One Lung Engine
A One Lung Engine was a type of power source on the farm. It used a flywheel engine (a flywheel attached to a shaft that smooths out delivery of power from a motor to a machine). They could run all day on a quart of gasoline.
A one lung engine was a one-cylinder engine that produced a distinct “pop, whoosh, whoosh, whoosh, pop” sound. For this reason, they were commonly referred to as a “Hit and Miss Engine” because of the way they would “hit” (fire) only when operating at or below a set speed, and “miss” (cycle without firing) when they exceeded their set speed. When they slowed down, they would cause a spark that would fire the engine up again.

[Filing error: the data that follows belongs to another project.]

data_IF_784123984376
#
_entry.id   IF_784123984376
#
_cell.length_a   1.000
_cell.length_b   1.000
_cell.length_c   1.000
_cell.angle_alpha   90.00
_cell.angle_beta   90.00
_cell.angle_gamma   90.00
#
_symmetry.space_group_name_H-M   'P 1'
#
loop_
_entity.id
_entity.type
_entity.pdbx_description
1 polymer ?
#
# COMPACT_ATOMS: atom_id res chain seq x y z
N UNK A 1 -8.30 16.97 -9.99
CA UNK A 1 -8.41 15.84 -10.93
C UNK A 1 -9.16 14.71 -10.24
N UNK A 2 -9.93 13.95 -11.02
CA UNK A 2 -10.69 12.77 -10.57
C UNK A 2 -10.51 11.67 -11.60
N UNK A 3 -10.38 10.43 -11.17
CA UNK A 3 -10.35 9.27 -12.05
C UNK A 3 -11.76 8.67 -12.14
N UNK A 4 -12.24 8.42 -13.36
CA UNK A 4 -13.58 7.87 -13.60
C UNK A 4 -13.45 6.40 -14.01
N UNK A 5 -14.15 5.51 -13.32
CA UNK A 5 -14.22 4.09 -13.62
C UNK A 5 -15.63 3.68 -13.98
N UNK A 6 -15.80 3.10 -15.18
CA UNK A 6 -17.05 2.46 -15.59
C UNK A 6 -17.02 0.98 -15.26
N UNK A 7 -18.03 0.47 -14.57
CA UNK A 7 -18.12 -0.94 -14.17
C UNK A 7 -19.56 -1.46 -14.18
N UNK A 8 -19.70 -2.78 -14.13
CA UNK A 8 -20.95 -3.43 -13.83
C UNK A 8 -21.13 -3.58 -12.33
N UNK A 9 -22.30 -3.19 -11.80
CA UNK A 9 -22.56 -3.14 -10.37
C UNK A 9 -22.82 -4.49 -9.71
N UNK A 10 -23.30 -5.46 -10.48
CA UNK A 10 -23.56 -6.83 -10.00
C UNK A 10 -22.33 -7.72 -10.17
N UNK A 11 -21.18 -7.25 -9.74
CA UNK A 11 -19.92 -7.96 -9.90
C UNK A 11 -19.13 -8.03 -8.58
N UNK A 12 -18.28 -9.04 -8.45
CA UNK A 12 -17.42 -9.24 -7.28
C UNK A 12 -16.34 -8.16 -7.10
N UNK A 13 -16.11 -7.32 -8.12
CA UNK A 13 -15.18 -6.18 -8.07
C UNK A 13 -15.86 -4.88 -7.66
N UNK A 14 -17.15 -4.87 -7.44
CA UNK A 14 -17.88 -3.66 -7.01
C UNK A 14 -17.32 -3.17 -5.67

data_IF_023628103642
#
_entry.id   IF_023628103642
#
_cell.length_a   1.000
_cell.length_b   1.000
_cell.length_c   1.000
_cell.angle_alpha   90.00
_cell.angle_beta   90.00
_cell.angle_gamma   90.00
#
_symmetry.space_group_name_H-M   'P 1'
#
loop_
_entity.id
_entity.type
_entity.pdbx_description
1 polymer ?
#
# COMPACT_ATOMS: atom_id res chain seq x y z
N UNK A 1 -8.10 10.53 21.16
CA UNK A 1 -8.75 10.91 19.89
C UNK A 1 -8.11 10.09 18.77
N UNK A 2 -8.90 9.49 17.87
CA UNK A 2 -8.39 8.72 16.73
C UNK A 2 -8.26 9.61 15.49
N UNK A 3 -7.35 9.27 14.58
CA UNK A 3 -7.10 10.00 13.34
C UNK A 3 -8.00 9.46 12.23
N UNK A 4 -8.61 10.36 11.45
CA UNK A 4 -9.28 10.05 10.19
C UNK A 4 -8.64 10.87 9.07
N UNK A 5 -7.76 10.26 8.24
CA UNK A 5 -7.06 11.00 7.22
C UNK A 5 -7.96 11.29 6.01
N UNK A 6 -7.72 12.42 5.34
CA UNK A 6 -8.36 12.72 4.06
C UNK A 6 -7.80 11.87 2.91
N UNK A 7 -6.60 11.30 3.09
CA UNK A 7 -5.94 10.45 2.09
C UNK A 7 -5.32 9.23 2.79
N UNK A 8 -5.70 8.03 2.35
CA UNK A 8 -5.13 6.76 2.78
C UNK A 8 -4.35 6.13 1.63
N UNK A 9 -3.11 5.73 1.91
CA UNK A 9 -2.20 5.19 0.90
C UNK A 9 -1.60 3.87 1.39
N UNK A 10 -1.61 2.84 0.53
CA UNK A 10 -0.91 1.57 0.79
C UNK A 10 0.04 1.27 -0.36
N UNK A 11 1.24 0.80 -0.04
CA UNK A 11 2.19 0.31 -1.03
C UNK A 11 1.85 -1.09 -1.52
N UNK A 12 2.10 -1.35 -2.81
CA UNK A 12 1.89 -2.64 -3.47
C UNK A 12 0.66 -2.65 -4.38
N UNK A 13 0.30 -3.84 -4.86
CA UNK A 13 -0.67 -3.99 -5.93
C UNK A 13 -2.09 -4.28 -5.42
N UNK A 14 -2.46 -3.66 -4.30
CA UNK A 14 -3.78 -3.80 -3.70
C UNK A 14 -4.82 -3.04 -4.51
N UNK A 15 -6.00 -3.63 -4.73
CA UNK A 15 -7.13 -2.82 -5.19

One lung engines were common on farms, accomplishing a wide variety of tasks, including sawing wood, threshing grain and pressing hay, operating water pumps, cream separators, milling machines, butter churns, washing machines, electric light plants, and any other use where wheels had to be turned.
While one lung engines came into prominence in the 1880’s, they were primarily used between 1910 and the 1930s. They were replaced by more modern designs utilizing a throttle (regulating the amount of air allowed to enter the engine, as opposed to flywheels which only regulated the amount of fuel).
One Lung Engine in Action: